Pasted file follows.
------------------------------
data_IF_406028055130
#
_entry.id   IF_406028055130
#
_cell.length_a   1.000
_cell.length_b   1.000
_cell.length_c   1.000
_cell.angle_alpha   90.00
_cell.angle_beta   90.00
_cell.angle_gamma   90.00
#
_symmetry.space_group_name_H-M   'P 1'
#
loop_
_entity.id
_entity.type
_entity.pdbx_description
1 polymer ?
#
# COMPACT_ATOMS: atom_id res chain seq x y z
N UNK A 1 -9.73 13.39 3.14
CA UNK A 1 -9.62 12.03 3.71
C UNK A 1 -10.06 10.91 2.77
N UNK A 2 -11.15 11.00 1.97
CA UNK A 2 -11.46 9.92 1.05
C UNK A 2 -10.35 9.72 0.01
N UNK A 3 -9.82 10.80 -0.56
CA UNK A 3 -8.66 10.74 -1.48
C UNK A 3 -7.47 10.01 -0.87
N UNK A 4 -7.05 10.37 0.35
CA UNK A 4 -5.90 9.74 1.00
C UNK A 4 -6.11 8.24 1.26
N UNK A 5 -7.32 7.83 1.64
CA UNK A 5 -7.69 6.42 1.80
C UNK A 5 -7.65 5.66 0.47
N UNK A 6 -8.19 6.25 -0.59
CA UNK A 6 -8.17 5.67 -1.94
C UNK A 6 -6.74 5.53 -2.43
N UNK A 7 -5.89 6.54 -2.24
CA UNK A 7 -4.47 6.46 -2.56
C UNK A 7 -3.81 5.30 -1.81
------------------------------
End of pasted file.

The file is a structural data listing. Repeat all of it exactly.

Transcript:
data_IF_406028055130
#
_entry.id   IF_406028055130
#
_cell.length_a   1.000
_cell.length_b   1.000
_cell.length_c   1.000
_cell.angle_alpha   90.00
_cell.angle_beta   90.00
_cell.angle_gamma   90.00
#
_symmetry.space_group_name_H-M   'P 1'
#
loop_
_entity.id
_entity.type
_entity.pdbx_description
1 polymer ?
#
# COMPACT_ATOMS: atom_id res chain seq x y z
N UNK A 1 -9.73 13.39 3.14
CA UNK A 1 -9.62 12.03 3.71
C UNK A 1 -10.06 10.91 2.77
N UNK A 2 -11.15 11.00 1.97
CA UNK A 2 -11.46 9.92 1.05
C UNK A 2 -10.35 9.72 0.01
N UNK A 3 -9.82 10.80 -0.56
CA UNK A 3 -8.66 10.74 -1.48
C UNK A 3 -7.47 10.01 -0.87
N UNK A 4 -7.05 10.37 0.35
CA UNK A 4 -5.90 9.74 1.00
C UNK A 4 -6.11 8.24 1.26
N UNK A 5 -7.32 7.83 1.64
CA UNK A 5 -7.69 6.42 1.80
C UNK A 5 -7.65 5.66 0.47
N UNK A 6 -8.19 6.25 -0.59
CA UNK A 6 -8.17 5.67 -1.94
C UNK A 6 -6.74 5.53 -2.43
N UNK A 7 -5.89 6.54 -2.24
CA UNK A 7 -4.47 6.46 -2.56
C UNK A 7 -3.81 5.30 -1.81